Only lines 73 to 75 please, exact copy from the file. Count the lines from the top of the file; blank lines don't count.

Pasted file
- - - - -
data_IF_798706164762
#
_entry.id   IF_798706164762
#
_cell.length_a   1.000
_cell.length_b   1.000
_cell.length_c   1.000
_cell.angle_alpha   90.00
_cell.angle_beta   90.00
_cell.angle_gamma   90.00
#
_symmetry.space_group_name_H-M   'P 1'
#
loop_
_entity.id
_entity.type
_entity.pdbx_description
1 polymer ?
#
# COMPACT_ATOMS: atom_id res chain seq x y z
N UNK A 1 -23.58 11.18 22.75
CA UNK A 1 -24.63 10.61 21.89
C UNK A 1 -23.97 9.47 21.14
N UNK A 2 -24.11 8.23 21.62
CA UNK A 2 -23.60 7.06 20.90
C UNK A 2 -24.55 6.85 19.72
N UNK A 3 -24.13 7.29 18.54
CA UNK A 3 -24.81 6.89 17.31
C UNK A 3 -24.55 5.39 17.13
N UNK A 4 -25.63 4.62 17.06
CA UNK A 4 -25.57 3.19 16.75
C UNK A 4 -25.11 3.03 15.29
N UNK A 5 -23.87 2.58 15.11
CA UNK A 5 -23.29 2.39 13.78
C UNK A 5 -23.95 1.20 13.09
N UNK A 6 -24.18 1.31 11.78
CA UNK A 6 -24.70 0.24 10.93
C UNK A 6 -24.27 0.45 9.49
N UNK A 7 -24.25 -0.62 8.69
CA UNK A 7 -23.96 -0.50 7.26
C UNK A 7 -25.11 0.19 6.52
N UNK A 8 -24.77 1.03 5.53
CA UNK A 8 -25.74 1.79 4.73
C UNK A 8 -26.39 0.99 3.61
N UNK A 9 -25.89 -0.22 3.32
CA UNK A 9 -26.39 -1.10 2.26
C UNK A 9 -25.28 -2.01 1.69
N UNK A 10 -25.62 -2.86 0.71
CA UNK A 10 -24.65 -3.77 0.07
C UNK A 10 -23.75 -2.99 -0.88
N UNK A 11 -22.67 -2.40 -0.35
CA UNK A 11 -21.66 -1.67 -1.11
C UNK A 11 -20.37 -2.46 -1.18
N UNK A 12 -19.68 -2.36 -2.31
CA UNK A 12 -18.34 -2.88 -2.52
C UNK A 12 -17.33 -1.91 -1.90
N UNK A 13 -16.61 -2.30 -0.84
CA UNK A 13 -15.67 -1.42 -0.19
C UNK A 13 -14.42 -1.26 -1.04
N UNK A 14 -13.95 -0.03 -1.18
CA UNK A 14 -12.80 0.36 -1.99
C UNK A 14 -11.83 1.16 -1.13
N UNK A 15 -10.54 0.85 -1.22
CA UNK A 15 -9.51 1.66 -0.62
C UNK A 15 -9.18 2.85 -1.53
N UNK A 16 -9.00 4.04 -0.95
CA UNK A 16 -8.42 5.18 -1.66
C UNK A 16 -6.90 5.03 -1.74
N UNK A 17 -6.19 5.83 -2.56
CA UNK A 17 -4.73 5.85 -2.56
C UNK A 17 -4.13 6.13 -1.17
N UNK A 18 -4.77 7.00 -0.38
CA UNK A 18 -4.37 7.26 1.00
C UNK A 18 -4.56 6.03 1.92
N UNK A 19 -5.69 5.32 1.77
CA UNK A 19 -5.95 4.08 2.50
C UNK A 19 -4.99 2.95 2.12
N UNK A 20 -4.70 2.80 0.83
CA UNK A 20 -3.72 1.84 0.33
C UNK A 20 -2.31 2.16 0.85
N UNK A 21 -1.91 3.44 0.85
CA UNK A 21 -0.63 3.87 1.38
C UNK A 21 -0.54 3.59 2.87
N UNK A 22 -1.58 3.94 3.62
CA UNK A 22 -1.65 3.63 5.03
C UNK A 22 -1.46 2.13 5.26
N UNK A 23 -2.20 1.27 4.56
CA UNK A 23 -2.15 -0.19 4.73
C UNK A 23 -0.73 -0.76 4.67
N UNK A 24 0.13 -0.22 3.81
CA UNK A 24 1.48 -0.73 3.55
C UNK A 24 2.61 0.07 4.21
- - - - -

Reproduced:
CA UNK A 18 -4.37 7.26 1.00
C UNK A 18 -4.56 6.03 1.92
N UNK A 19 -5.69 5.32 1.77